Although overall interstate migration has slowed considerably in recent years, U.S. Census Bureau (BOC) data show the vast net movement of Americans out of Big Labor-dominated states and into states with Right to Work protections for employees continues and may even have begun to accelerate again since 2010.
Looked at together, just-released statistics from the BOC’s American Community Survey and parallel BOC data collected roughly a decade ago offer a clearer picture of who the out-migrants from forced-unionism states are. Today we focus on educational attainment.
From 2002 to 2012, the total population, aged 25 and up, of the 22 states that had Right to Work laws on the books throughout the decade increased by nearly nine percentage points more than the total population for the 27 states that remained under forced unionism for the entire period. (Indiana, which switched to Right to Work in 2012, is excluded from this analysis. Since Michigan’s new Right to Work law did not take effect until this spring, it is counted as forced-unionism here.)
BOC data indicate there was significant net migration to Right to Work states by adults with a bachelor’s degree or more education, by adults with at least a high school diploma, but no bachelor’s degree, and by adults with less than a high school education. But the extent of the net movement varied sharply among these three groups.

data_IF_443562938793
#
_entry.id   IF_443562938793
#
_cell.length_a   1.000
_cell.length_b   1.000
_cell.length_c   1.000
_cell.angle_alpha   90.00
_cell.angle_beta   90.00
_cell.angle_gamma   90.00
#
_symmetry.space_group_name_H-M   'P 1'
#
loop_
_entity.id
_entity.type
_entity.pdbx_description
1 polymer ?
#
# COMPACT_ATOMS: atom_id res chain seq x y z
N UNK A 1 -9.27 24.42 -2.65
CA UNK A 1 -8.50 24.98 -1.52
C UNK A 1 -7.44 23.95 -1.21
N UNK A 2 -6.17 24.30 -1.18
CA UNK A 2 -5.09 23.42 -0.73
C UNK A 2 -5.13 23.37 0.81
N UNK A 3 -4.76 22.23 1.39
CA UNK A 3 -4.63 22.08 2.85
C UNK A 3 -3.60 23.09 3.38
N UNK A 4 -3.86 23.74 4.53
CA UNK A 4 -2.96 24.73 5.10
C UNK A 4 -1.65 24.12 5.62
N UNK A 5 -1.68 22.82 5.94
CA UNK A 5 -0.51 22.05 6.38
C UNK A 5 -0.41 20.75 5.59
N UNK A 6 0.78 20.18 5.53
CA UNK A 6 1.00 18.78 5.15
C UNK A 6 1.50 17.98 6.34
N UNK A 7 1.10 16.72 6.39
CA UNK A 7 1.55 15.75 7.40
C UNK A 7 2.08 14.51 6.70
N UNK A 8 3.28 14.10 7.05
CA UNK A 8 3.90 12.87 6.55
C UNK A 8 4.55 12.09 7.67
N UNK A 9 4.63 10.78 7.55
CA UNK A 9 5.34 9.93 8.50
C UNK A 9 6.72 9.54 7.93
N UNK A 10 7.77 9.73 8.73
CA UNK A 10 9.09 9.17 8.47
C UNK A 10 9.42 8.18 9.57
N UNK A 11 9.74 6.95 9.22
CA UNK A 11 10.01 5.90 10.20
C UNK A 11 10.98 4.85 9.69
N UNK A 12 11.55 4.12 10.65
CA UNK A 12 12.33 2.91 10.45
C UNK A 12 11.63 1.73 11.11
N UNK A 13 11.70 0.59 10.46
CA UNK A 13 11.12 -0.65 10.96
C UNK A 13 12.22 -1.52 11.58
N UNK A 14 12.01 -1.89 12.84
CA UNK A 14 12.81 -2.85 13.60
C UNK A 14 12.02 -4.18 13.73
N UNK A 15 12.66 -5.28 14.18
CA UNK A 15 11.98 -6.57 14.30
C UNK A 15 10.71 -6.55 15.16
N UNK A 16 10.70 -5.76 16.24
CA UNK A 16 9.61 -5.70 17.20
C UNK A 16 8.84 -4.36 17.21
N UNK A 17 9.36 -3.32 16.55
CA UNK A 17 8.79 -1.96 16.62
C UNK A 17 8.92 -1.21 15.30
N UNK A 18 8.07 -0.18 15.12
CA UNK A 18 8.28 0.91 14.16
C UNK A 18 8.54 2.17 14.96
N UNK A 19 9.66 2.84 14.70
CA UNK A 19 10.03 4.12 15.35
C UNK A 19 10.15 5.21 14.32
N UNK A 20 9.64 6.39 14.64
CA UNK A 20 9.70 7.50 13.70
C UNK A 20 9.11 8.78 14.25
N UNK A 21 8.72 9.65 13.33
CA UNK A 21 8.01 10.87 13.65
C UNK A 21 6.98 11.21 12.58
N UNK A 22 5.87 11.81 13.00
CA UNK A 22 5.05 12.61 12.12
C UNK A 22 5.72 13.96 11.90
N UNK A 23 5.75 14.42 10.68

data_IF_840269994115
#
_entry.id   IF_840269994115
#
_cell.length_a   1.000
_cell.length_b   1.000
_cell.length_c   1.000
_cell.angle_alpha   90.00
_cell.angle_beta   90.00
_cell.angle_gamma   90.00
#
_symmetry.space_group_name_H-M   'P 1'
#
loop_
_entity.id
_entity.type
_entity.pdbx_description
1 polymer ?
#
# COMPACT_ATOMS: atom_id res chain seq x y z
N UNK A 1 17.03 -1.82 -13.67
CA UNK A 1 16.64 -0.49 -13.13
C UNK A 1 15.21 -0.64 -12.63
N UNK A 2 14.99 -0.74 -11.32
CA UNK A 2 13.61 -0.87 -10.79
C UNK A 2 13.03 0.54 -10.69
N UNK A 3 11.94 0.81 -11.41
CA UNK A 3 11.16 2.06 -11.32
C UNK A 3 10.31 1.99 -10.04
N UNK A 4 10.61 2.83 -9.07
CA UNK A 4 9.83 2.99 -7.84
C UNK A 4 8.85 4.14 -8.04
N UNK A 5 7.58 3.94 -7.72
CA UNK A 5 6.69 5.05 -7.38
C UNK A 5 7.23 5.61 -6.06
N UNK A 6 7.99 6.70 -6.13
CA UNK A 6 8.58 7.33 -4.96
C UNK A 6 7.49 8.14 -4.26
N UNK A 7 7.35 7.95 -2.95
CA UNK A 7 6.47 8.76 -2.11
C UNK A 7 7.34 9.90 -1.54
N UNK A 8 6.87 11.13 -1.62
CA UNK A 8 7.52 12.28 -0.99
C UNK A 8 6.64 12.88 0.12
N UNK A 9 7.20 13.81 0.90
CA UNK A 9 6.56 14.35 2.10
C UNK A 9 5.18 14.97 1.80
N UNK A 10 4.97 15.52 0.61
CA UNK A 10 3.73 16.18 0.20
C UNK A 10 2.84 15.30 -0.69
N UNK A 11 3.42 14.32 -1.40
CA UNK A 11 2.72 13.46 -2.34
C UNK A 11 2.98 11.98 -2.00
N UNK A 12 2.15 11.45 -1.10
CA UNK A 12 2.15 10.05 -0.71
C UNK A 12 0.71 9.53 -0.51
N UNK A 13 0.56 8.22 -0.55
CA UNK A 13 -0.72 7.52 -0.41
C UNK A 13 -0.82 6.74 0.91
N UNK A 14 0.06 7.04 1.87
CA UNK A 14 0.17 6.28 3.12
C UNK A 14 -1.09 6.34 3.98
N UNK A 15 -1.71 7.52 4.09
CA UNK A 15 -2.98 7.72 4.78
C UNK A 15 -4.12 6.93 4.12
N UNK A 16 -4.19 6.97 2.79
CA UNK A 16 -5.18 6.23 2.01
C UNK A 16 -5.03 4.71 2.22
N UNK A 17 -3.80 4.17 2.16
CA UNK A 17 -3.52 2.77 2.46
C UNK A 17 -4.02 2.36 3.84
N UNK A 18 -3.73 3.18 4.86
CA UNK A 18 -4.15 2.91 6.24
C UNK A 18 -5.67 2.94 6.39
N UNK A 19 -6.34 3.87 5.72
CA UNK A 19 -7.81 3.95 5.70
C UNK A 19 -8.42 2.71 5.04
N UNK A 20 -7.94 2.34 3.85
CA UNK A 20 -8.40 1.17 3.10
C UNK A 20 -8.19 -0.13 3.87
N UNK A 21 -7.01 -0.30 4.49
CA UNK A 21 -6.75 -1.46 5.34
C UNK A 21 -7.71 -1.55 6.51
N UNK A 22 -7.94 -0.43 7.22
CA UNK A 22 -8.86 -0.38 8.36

Across the U.S., the total number of adults with a high school diploma and no college, or with some college education, but no four-year degree, grew by roughly 11% from 2002 to 2012. But Right to Work states’ aggregate increase of 19.4% was more than triple the 6.2% increase for forced-unionism states. Right to Work states’ population growth advantage for adults with at least a bachelor’s degree education was significant, but far more modest.
In Right to Work states, the number of adults with a bachelor’s or post-graduate education grew by 25.7%, compared to 19.9% growth in forced-unionism states. Finally, among adults without a high school diploma, net migration to Right to Work states was quite modest. Overall, the number of adults with no high school degree grew by roughly three percentage points more in Right to Work states than in forced-unionism states from 2002 to 2012.
Economic observers who pay insufficient attention to migration patterns often praise forced-unionism states like California, New Jersey, and Massachusetts for the rapid growth in the share of their workforces that is college-educated. What the data actually show is that all of these states have slower long-term growth in the number of college-educated adults than the Right to Work average. Forced-unionism California, New Jersey, and Massachusetts are actually getting “smarter” as a result of their substantial net out-migration of employees without a college degree.
The cockamamie means by which California’s elected officials are attempting to make their state more prosperous recently inspired Hoover Institution fellow and commentator Victor Davis Hanson to label his state as the “epicenter of the new regressive progressive.” (See the link below.) But it is actually just one of a number of forced-unionism states that has, deliberately or not, become more and more inhospitable to workers with average skills.